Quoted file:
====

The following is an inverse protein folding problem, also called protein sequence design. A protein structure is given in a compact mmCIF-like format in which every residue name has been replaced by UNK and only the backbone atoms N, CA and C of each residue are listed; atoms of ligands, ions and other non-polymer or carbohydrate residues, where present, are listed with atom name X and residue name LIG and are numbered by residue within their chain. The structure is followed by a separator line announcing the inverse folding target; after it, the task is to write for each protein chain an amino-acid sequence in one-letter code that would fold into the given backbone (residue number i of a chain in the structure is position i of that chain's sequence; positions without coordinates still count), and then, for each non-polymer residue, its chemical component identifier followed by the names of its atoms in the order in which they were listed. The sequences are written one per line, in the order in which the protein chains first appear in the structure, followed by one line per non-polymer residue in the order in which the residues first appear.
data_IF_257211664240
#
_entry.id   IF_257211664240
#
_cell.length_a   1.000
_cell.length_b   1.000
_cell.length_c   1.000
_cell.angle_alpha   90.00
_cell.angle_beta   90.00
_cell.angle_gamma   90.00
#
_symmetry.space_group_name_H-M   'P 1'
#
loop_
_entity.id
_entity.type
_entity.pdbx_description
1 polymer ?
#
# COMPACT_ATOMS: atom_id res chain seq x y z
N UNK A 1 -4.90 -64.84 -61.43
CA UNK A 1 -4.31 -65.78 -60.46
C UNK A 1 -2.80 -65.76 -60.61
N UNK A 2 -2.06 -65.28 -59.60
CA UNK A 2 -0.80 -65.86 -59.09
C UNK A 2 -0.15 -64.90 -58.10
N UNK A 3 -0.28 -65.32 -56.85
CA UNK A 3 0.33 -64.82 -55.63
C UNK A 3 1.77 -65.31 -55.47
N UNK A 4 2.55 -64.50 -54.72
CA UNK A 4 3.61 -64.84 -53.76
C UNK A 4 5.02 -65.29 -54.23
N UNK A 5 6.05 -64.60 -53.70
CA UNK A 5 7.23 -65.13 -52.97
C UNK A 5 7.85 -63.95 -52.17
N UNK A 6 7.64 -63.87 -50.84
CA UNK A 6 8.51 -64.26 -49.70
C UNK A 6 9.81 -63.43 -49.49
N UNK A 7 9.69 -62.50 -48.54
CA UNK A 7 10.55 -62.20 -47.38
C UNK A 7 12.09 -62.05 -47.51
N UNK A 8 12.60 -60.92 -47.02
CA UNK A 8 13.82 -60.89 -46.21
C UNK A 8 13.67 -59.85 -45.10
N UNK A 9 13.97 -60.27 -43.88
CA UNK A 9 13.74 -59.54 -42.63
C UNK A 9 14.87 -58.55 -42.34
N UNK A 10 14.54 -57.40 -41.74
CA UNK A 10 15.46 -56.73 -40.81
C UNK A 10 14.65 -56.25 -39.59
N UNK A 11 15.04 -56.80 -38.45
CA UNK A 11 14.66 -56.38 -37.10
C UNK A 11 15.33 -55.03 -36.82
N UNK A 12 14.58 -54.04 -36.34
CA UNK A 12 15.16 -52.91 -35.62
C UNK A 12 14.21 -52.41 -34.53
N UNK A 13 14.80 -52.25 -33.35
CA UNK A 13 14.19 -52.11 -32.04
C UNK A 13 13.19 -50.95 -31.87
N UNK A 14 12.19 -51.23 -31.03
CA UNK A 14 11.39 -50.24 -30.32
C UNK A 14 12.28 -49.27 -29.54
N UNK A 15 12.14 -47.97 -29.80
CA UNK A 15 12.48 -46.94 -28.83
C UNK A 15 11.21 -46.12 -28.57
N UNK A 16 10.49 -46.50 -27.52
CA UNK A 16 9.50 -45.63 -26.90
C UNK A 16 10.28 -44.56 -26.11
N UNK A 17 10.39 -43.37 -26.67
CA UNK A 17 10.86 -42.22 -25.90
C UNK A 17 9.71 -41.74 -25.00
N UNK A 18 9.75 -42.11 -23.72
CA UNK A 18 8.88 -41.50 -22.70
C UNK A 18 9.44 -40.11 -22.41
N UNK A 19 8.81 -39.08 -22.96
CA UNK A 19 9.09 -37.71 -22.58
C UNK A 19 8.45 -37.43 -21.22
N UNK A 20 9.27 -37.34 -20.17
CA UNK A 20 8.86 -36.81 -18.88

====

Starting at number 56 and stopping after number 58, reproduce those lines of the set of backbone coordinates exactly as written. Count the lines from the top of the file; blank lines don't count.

CA UNK A 12 15.16 -52.91 -35.62
C UNK A 12 14.21 -52.41 -34.53
N UNK A 13 14.80 -52.25 -33.35